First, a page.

Stretching and its effect on physical performance and injury prevention is something that just can not be measured scientifically. Sure we can measure the effect of stretching on flexibility with simple tests like the Sit and Reach Test , but then to determine how that effects athletic performance or injury susceptibility is very difficult, if not near impossible. One of the more recent studies on stretching supports this view by concluding; Due to the paucity, heterogeneity and poor quality of the available studies no definitive conclusions can be drawn as to the value of stretching for reducing the risk of exercise-related injury.
To put the above quote in layman’s terms; there has not been enough studies done and the studies that have been done are not specific or consistent enough.
The greatest misconception
Confusion about what stretching accomplishes, as part of the warm-up procedure, is causing many to abandon stretching altogether. The key to understanding the role stretching plays can be found in the previous sentence; but you have to read it carefully.
Stretching, as part of the warm-up!
Here is the key: Stretching is a critical part of the warm-up, but stretching is NOT the warm-up.
Do not make the mistake of thinking that doing a few stretches constitutes a warm-up. An effective warm-up has a number of very important key elements, which all work together to minimize the likelihood of sports injury and prepare the individual for physical activity.
Identifying the components of an effective and safe warm-up, and executing them in the correct order is critical. Remember, stretching is only one part of an effective warm-up, and its place in the warm-up procedure is specific and dependant on the other components.
The four key elements that should be included to ensure an effective and complete warm-up are:
1. The general warm-up: This phase of the warm-up consists of 5 to 15 minutes of light physical activity. The aim here is to elevate the heart rate and respiratory rate, increase blood flow and increase muscle temperature.
2. Static stretching: Next, a few minutes of gentle static stretching should be incorporated into the general warm-up to gradually lengthen all the major muscle groups and associated soft tissues of the body.
3. The sports specific warm-up: During this phase of the warm-up, 10 to 15 minutes of sport specific drills and exercises should be used to prepare the athlete for the specific demands of their chosen sport.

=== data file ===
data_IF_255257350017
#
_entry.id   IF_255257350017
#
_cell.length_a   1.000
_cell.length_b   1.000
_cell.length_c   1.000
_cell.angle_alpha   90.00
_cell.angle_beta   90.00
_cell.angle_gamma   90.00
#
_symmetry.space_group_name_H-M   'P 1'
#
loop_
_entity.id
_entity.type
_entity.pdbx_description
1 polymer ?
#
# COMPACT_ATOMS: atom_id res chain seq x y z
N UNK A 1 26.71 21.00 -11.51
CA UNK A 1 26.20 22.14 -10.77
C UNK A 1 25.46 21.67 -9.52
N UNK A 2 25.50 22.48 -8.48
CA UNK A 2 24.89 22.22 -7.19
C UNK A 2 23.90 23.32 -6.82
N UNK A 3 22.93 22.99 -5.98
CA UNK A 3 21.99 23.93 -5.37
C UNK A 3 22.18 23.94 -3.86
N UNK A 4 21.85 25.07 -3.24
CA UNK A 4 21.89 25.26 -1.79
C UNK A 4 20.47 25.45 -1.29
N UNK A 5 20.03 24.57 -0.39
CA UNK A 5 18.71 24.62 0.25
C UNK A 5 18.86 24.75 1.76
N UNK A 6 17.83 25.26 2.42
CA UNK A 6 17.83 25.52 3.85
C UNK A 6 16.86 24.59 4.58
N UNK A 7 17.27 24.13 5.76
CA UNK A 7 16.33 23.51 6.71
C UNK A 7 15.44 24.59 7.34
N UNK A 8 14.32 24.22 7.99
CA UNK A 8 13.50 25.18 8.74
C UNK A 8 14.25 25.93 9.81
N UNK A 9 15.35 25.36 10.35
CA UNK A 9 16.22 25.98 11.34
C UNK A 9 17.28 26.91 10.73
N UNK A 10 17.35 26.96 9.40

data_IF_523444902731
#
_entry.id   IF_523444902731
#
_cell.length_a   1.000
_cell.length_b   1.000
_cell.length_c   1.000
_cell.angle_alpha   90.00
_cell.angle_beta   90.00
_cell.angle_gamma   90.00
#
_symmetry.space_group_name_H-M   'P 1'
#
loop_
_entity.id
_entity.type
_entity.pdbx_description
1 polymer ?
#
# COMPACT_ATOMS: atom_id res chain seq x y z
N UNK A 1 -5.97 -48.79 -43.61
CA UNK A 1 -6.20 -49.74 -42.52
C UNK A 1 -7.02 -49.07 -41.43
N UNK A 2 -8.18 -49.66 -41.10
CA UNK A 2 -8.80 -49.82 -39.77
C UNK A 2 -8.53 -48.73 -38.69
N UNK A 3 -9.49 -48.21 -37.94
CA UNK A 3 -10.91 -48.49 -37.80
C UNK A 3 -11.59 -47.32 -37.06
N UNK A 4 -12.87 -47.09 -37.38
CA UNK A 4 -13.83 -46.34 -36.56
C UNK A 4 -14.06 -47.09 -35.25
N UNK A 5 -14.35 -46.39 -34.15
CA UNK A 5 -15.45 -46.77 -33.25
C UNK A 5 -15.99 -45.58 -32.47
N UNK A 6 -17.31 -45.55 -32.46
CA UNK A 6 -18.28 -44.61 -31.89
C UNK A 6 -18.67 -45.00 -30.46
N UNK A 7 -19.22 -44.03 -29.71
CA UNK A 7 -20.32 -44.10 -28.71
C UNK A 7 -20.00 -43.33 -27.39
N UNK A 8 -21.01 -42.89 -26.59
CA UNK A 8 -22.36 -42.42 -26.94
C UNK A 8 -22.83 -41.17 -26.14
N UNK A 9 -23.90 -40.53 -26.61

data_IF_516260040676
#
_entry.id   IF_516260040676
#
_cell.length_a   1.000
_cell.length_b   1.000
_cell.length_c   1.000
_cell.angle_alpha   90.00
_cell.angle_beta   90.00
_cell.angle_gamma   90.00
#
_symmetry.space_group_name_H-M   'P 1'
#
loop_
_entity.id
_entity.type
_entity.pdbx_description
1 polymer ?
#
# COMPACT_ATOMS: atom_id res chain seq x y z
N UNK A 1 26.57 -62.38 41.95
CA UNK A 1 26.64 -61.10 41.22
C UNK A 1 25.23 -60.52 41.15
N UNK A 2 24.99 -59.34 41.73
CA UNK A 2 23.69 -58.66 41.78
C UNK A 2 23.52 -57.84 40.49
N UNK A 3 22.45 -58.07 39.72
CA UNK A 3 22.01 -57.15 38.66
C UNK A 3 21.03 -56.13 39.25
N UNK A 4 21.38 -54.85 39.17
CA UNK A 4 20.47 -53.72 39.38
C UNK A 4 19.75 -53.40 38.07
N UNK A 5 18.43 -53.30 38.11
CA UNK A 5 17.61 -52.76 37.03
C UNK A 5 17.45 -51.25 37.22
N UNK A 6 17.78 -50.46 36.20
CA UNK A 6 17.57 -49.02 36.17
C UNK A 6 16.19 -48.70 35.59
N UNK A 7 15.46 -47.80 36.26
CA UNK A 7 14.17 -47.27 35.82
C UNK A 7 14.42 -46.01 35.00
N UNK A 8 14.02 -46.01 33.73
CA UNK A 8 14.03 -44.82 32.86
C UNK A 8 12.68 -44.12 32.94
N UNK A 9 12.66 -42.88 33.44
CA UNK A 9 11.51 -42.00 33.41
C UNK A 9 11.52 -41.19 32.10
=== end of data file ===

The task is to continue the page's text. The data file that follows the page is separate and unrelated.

4. Dynamic stretching: Lastly, the warm-up procedure should finish with a number of dynamic stretching exercises that mimic the common movements of the sport or activity to follow. For example, arm rotations for swimming, or swing kicks for running sports. Remember, the force of the bounce or swing is gradually increased but should never become radical or uncontrolled.
All four parts are equally important and any one part should not be neglected or thought of as not necessary. All four elements work together to bring the body and mind to a physical peak, ensuring the athlete is prepared for the activity to come.
Please note the following points
1. Dynamic stretching carries with it an increased risk of injury if used incorrectly. Refer to chapter 4 for more information about dynamic stretching.
2. The time recommendations given in the above warm-up procedure relate specifically to the requirements of a serious athlete. Adjust the times accordingly if your athletic participation is not of a professional manner.
3. Recent studies have indicated that static stretching may have a negative effect on muscle contraction speed and therefore impair performance of athletes involved in sports requiring high levels of power and speed. It is for this reason that static stretching is conducted early in the warm-up procedure and is always followed by sports specific drills and dynamic stretching. Recent studies suggest no detrimental effects when static stretching is conducted early in the warm-up.
What conclusions can we make?
Stretching is beneficial, when used correctly. Remember, stretching is just one important component that assists to reduce the risk of injury and improve athletic performance. The best results are achieved when stretching is used in combination with other injury reduction techniques and conditioning exercises.